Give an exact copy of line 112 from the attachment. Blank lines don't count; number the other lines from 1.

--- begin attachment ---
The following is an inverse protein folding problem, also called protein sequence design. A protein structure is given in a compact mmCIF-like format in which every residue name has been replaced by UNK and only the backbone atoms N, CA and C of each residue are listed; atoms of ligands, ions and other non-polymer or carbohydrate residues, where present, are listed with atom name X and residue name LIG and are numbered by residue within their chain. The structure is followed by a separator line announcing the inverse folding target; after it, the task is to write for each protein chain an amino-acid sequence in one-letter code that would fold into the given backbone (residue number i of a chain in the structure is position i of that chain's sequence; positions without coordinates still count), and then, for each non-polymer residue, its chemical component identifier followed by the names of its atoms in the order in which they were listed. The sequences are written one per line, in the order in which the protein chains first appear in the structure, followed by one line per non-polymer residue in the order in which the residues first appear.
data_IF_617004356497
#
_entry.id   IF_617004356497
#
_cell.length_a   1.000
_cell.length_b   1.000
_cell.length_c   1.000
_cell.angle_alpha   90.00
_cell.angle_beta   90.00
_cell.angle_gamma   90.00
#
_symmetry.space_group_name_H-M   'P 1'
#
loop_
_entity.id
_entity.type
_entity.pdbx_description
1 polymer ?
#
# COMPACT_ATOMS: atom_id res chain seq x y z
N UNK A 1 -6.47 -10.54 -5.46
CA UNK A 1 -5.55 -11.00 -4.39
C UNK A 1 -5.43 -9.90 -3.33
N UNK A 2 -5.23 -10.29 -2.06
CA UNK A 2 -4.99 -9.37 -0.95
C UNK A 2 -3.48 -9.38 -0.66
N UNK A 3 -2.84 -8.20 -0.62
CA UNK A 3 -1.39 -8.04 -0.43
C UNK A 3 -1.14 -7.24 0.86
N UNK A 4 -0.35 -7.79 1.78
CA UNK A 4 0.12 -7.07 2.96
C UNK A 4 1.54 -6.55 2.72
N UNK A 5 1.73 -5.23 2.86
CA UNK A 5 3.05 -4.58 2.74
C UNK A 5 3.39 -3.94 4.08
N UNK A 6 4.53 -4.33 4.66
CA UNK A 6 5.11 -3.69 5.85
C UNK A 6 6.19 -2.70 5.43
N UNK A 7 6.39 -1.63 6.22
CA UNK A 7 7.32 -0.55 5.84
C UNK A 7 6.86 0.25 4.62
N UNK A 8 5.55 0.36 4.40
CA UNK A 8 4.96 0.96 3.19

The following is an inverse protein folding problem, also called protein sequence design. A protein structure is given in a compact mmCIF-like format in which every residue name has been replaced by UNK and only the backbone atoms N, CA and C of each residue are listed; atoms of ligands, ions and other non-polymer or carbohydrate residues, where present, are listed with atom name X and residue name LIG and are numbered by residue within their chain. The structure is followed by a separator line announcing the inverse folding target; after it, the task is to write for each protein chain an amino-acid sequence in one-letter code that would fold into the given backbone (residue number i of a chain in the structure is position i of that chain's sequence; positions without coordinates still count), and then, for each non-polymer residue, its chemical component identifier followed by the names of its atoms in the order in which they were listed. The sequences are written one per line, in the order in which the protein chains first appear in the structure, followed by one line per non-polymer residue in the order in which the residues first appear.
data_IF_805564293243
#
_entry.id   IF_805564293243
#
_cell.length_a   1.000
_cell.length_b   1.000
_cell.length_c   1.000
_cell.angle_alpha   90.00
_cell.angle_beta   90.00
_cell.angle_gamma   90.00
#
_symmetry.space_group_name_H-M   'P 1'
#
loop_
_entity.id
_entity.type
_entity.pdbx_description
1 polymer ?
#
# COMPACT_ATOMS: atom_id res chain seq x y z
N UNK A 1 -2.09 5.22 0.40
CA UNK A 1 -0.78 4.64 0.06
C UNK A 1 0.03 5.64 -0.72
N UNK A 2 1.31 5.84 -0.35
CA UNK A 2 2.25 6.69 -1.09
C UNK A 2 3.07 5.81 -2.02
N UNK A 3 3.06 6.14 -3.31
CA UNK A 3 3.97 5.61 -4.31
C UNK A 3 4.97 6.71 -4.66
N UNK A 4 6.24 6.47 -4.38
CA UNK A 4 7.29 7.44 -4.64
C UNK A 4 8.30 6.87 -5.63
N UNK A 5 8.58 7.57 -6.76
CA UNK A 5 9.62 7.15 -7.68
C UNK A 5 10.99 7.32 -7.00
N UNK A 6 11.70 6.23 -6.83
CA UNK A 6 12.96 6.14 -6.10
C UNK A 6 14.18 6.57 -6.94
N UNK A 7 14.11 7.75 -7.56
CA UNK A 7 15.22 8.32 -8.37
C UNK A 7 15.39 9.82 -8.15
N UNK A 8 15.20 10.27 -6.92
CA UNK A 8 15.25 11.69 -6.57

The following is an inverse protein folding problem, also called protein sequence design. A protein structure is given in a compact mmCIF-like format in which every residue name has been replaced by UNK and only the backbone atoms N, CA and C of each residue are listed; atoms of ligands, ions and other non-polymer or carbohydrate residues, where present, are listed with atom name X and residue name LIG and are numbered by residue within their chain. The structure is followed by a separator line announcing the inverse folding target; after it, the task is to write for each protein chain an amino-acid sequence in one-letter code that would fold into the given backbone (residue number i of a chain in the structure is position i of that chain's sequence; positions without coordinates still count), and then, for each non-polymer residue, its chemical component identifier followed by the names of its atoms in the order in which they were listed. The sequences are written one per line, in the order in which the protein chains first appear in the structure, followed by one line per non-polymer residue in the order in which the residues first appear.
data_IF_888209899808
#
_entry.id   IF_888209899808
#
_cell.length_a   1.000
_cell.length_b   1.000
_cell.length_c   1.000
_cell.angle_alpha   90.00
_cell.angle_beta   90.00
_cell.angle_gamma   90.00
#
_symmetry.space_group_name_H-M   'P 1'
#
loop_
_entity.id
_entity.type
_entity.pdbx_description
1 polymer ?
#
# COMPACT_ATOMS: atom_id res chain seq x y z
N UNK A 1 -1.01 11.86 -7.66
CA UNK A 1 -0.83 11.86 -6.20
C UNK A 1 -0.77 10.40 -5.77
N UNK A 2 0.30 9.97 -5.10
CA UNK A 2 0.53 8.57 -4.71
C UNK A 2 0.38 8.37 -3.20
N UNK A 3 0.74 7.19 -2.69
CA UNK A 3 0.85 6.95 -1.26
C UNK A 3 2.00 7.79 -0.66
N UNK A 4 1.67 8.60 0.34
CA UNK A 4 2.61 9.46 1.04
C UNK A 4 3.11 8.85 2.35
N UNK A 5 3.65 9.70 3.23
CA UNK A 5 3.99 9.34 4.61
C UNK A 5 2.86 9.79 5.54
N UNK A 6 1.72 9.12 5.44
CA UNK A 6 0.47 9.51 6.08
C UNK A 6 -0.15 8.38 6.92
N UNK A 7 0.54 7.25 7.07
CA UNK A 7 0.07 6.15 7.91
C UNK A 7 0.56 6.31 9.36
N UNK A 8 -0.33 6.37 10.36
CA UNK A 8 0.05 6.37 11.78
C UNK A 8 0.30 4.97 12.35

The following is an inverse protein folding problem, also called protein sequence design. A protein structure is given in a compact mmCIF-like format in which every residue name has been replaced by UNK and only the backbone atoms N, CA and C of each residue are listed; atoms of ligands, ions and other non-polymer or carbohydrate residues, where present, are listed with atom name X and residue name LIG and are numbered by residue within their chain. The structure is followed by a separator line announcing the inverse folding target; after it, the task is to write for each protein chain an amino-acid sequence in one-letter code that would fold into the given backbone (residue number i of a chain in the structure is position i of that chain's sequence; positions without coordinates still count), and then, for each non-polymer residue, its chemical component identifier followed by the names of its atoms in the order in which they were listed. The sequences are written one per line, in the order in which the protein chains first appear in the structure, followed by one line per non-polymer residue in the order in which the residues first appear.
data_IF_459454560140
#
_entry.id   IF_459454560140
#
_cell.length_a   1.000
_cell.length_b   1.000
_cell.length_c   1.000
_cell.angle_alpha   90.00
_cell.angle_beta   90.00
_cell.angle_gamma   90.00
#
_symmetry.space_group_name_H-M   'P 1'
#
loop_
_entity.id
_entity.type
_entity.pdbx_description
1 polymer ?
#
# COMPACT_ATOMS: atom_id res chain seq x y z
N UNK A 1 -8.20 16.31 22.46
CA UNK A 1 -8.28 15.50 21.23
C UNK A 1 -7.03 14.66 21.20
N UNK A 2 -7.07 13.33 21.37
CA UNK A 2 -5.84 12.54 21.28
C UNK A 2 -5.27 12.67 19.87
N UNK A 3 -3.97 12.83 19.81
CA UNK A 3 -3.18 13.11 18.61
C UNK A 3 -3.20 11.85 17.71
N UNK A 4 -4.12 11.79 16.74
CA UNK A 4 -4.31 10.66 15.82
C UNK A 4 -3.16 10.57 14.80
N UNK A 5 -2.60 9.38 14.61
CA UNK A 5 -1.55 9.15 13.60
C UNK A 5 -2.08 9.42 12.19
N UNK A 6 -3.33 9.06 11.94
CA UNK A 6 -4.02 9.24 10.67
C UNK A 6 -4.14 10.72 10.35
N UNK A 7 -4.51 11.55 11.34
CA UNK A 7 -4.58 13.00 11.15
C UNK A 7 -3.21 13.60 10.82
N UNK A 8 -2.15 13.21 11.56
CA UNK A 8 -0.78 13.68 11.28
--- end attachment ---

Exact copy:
C UNK A 1 -0.77 10.40 -5.77